Here's what you do : As you listen to the book,and begin the journey, every time a new song is mentioned, stop the book, go over to Youtube and listen to it done live by the Stones, then come back to the book. It will parallel your life and peg where you were at the time. Lots of fun and if music has always played an important part of your life, Keith's and Mick's songs will be inextricable adhered to the inside of your skull. It's in the total sum of who we are, right?
This book is a candid view into what propelled the greatest rock and roll band through the 60's, the 70's and some of the 80's and how the Rolling Stones are in part, responsible for the voice of rebellion, the cause for change and defined the freedom that we all yearned for or experienced during those tumultuous times. Maybe it's just me, or maybe it's because I've been a blues guitarist since 1960, but I would not want to imagine a world without this music in it. I mean, who wants to live without rock and roll, man?
This is not a book, this is a rock and roll history lesson.
If every time you hear "Satisfaction" you get that tingle inside of you that puts you back to that night, that party, that girl or guy, that vacation, that point that was DEFINED by this song, you're gonna want to listen to this book.
I originally planned to buy the hardcover the moment it hit stores - I'm a huge Stones fan. But I am really glad I heard about the audiobook, because Keith's storytelling really lends itself to the listenting experience. I'm only 4 hours in, but Johnny Depp's performance is pitch-perfect. He's never over the top - you feel like he really "gets" Keith in ways most people wouldn't. I also took a listen to Keith's part at the end and could really hear how passionate he is about telling his story - what an amazing life.
I'm absolutely certain I'll buy the hardcover to make my library complete, but I'm so glad I took the chance to hear it first. I think the amazing tales are going to stick with me a long time - what a privilege it is to get to hear the intimate, behind-the-scenes stories told by the one who really lived it. The bonus PDF of pictures is great as well - you feel like you're getting a peek into Keith's personal photo album.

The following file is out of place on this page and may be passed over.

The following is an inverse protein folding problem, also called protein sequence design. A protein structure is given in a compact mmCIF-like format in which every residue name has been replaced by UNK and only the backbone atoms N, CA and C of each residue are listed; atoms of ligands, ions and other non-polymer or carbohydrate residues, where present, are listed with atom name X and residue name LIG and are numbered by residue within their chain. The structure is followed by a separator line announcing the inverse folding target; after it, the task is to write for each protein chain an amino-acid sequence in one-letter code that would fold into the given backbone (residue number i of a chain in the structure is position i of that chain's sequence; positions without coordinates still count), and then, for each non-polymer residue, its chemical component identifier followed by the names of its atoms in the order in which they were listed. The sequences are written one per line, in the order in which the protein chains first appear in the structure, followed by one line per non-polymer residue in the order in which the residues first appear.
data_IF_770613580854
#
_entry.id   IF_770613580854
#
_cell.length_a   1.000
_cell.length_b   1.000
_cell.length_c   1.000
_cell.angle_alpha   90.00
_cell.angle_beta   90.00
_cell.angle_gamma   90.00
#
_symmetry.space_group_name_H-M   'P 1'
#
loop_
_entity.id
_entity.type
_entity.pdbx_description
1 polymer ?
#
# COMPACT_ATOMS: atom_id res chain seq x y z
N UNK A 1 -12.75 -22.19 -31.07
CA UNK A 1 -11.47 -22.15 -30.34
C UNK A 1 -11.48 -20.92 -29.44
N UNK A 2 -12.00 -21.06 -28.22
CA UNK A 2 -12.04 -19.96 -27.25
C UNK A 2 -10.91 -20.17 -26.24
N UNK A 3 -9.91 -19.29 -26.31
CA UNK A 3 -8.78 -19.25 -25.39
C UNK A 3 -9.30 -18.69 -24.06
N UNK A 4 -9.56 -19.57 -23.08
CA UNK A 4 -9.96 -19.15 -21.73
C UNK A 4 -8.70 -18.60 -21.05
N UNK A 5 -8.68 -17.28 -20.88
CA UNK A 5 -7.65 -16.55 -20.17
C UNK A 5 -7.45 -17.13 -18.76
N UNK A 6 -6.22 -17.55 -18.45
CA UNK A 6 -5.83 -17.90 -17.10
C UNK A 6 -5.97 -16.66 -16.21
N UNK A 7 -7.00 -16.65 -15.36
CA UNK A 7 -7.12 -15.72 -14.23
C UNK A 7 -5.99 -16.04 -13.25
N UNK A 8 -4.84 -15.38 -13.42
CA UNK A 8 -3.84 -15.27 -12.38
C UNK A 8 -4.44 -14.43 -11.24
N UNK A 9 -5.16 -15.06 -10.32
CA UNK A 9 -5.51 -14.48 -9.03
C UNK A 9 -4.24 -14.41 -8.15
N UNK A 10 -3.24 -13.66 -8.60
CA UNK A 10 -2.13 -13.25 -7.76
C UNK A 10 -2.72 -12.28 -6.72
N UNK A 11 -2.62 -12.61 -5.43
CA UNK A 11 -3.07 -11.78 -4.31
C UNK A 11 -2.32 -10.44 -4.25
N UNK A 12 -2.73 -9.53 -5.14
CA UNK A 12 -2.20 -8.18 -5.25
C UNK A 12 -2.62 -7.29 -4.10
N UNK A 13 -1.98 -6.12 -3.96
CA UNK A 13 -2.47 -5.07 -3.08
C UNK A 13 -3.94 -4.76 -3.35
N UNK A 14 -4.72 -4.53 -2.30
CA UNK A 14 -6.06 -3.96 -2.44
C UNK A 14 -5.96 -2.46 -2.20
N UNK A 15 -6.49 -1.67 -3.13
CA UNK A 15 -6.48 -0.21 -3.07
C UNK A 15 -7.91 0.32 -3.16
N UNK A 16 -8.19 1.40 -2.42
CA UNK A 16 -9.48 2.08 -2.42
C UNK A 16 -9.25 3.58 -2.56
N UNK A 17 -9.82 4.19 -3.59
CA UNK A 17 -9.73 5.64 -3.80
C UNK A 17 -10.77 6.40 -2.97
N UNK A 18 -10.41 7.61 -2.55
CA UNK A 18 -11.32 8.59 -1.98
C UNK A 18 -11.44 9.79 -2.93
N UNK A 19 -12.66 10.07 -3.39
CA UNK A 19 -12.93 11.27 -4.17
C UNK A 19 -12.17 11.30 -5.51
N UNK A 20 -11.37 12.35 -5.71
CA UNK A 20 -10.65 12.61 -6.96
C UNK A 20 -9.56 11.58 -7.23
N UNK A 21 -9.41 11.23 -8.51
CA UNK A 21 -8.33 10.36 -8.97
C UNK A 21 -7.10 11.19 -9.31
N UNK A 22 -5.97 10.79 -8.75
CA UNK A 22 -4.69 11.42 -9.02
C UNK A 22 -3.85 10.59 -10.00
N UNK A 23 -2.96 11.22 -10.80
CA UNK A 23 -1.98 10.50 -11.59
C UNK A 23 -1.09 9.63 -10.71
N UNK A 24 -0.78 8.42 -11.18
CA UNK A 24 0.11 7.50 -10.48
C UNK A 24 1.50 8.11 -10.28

Richards. Depp. One Credit. Over 20-hours of time well spent. One of the best audiobook experiences I've ever had.
I've read 2 psuedo reviews from reviewers who obviously didn't read the book and assumed Keef bashes Mick throughout. Quite the contrary, Keef is honest about Mick's shortcomings but respects and honors his Glimmer Twin as having cared for him like a brother and tended to the band business when he could not himself. Read the book yourself and be your own judge.
Curious though, why Depp reads the first few chapters of the book then is replaced by the British voiceover of Joe Hurley? Freaked me out, the change in narrator voice. Anyone know the answer?
I absolutely loved this book, and was sad to say goodbye to Keith. He reveals himself, despite all the flaws, to be a really nice man, very generous with praise for fellow musicians and others who populated his life along the way. Their is no doubt that it is his voice we hear, no matter who is narrating (though I do admit that the change of narrators did detract somewhat from my enjoyment.) In the first few hours, the amount of technical detail about music and guitar playing was hard to slog through for a non-musician, but it made me appreciate how skilled and knowledgeable he is - not just a good guitar player. Nice job, Keith. Live long and prosper.